In America, we have had a fundamentalist religious faith for a long time. But, it's not just Christians, Jews, and Muslims who are religious or even religious fundamentalists. America is not a secular society. It's more religious today than ever. It may not embrace the same deistic presuppositions as a monotheistic religion, but there doesn't need to be a monotheistic god at the center of a religion. Buddhism doesn't worship a monotheistic god. That doesn't make it any less of a faith.
American non-theistic, secular religion has built cathedrals, university lecture halls, and movie theaters where we congregate to worship our gods of fame, wealth, and power. We've converted rooms in our houses to chapels, built around the altar of television where we're literally programmed how to think. And, of course, there's the confessional we go to every so often: the voting booth where we pray that our political gods will help, save, and defend us from hunger, poverty, and danger.
In the same way, American secular religion has its rituals. It has its televangelists in the mainstream media who tell us what to think. Every day, these men and women go on television and social media to spread the word from that day's sermon to all their congregants.
American secular religion is a fundamentalist, evangelical faith, it's just non-theistic. It's a purity cult. It's built cathedrals and chapels, altars and confessionals in every city and every home in America. It's high priests and prophets preach to us every day from the front of the classroom, from movie screens, from our televisions, and from the political stage. And like devout followers, we give them our offerings while their zealots bring the fires of judgment down upon racist Sodom and sexist Gomorrah, attacking unbelievers in the streets, and killing the devil's henchmen.
Secular religion isn't the Christian religion.
But recognizing this, will we shut off their televangelists? Will we tear down our home altars? Will we stop congregating in their cathedrals? Will we stop praying for salvation to men with feet of clay when we're in the voting booth? Will we quench the fires of secular, fundamentalist judgment in the name of Christ?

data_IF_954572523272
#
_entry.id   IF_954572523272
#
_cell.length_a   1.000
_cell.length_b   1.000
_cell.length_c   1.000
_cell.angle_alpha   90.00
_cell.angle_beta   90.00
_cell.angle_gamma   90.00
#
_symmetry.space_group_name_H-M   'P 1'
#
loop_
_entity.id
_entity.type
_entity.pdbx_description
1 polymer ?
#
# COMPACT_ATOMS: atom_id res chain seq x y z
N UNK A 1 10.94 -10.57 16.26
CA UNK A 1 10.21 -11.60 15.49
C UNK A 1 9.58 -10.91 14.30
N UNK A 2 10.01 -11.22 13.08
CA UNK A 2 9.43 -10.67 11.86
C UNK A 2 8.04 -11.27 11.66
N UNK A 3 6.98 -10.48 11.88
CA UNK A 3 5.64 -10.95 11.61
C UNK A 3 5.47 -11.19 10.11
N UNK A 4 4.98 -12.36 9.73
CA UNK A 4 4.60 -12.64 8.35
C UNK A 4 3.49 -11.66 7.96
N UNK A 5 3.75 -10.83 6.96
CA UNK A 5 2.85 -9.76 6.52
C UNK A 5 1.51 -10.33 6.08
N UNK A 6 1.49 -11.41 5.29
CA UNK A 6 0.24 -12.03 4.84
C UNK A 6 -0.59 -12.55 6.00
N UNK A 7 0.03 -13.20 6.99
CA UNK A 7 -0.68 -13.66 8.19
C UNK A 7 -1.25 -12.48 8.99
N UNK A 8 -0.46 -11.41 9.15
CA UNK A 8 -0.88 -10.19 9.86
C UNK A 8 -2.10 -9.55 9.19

The social gospel of progress and social justice isn't the gospel of Jesus Christ. Secular religion isn't the Christian religion. The televangelists on our televisions aren't evangelical at all. They're prostitutes and parasites preaching whatever their masters pay them to preach. They have no good news to preach to us. They don't know Christ Jesus, and they don't want to know our Savior. They hate him because he comes preaching mercy, peace, forgiveness, unity, and love.
Do we really think we're going to turn on the six o'clock news and hear, "In our top story, baptism now saves you from guilt and fear"? Do we think the people who profit from our disunity and conflict will lecture us about the benefits of coming together at our Lord's table to be reconciled to God and each other? Do we imagine that the political fundamentalists who have devoted their lives to shielding us from other peoples' questions and opinions are just going to give up and allow us to join another religion and worship another God, like Jesus?
We vote because we are citizens, and it is our duty. We serve our neighbors in love because it is our Christian calling. We cling to the gospel and gifts of salvation because without them, our faith is meaningless, our hope is worthless, and the love of God in Jesus Christ has no footing in concrete reality.
We vote because we are citizens, and it is our duty. We serve our neighbors in love because it is our Christian calling.
Jesus says that we are to be as wise as serpents and innocent as doves. Now, more than ever, we must be wise in the ways of the world, especially in the ways of its religious beliefs and practices; otherwise, we will continue to serve false gods and believe a false gospel. At the same time, in relation to Christ Jesus, we trust that we are innocent because of his bloody suffering and death. We gladly receive the good news of forgiveness, life, and eternal salvation when it's preached to us, poured over our heads, and fed to us.
No matter what happens in the world, in our cities, or in our homes, and no matter what happens as a consequence of the national election in November, we will not be shaken. As the apostle assures us, we are more than conquerors through him who loved us. Neither death nor life, angels nor demons, neither our fears for today nor our worries about tomorrow—not even the powers of hell can separate us from God's love in Jesus Christ.